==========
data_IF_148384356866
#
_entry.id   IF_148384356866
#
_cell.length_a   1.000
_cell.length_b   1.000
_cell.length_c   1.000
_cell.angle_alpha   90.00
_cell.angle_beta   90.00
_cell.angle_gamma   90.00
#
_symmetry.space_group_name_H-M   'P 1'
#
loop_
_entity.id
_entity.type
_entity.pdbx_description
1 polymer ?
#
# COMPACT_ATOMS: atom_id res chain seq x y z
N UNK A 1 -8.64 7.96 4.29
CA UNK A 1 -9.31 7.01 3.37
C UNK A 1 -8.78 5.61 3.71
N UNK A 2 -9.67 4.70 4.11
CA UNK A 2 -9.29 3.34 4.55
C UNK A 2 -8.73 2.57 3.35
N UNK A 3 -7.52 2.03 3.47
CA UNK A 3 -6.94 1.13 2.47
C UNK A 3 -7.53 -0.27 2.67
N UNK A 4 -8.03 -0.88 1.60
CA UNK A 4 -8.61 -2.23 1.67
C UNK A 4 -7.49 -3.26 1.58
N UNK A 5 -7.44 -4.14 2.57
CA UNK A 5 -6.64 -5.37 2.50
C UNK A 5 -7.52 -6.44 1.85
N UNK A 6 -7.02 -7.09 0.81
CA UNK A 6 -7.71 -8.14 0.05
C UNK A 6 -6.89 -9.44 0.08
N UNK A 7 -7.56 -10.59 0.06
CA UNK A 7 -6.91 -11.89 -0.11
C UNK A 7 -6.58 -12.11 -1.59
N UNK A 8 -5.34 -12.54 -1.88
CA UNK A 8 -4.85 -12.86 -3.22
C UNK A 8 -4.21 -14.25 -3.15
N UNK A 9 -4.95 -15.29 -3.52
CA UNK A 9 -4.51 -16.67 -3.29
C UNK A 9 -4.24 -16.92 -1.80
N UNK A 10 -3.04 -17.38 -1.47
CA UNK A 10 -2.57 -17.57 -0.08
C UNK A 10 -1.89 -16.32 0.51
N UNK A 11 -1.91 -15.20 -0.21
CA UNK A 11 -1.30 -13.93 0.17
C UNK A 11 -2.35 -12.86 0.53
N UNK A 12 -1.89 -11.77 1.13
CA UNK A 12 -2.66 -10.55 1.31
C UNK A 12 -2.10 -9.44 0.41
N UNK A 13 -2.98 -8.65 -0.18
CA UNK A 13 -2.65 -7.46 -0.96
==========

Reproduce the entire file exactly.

data_IF_148384356866
#
_entry.id   IF_148384356866
#
_cell.length_a   1.000
_cell.length_b   1.000
_cell.length_c   1.000
_cell.angle_alpha   90.00
_cell.angle_beta   90.00
_cell.angle_gamma   90.00
#
_symmetry.space_group_name_H-M   'P 1'
#
loop_
_entity.id
_entity.type
_entity.pdbx_description
1 polymer ?
#
# COMPACT_ATOMS: atom_id res chain seq x y z
N UNK A 1 -8.64 7.96 4.29
CA UNK A 1 -9.31 7.01 3.37
C UNK A 1 -8.78 5.61 3.71
N UNK A 2 -9.67 4.70 4.11
CA UNK A 2 -9.29 3.34 4.55
C UNK A 2 -8.73 2.57 3.35
N UNK A 3 -7.52 2.03 3.47
CA UNK A 3 -6.94 1.13 2.47
C UNK A 3 -7.53 -0.27 2.67
N UNK A 4 -8.03 -0.88 1.60
CA UNK A 4 -8.61 -2.23 1.67
C UNK A 4 -7.49 -3.26 1.58
N UNK A 5 -7.44 -4.14 2.57
CA UNK A 5 -6.64 -5.37 2.50
C UNK A 5 -7.52 -6.44 1.85
N UNK A 6 -7.02 -7.09 0.81
CA UNK A 6 -7.71 -8.14 0.05
C UNK A 6 -6.89 -9.44 0.08
N UNK A 7 -7.56 -10.59 0.06
CA UNK A 7 -6.91 -11.89 -0.11
C UNK A 7 -6.58 -12.11 -1.59
N UNK A 8 -5.34 -12.54 -1.88
CA UNK A 8 -4.85 -12.86 -3.22
C UNK A 8 -4.21 -14.25 -3.15
N UNK A 9 -4.95 -15.29 -3.52
CA UNK A 9 -4.51 -16.67 -3.29
C UNK A 9 -4.24 -16.92 -1.80
N UNK A 10 -3.04 -17.38 -1.47
CA UNK A 10 -2.57 -17.57 -0.08
C UNK A 10 -1.89 -16.32 0.51
N UNK A 11 -1.91 -15.20 -0.21
CA UNK A 11 -1.30 -13.93 0.17
C UNK A 11 -2.35 -12.86 0.53
N UNK A 12 -1.89 -11.77 1.13
CA UNK A 12 -2.66 -10.55 1.31
C UNK A 12 -2.10 -9.44 0.41
N UNK A 13 -2.98 -8.65 -0.18
CA UNK A 13 -2.65 -7.46 -0.96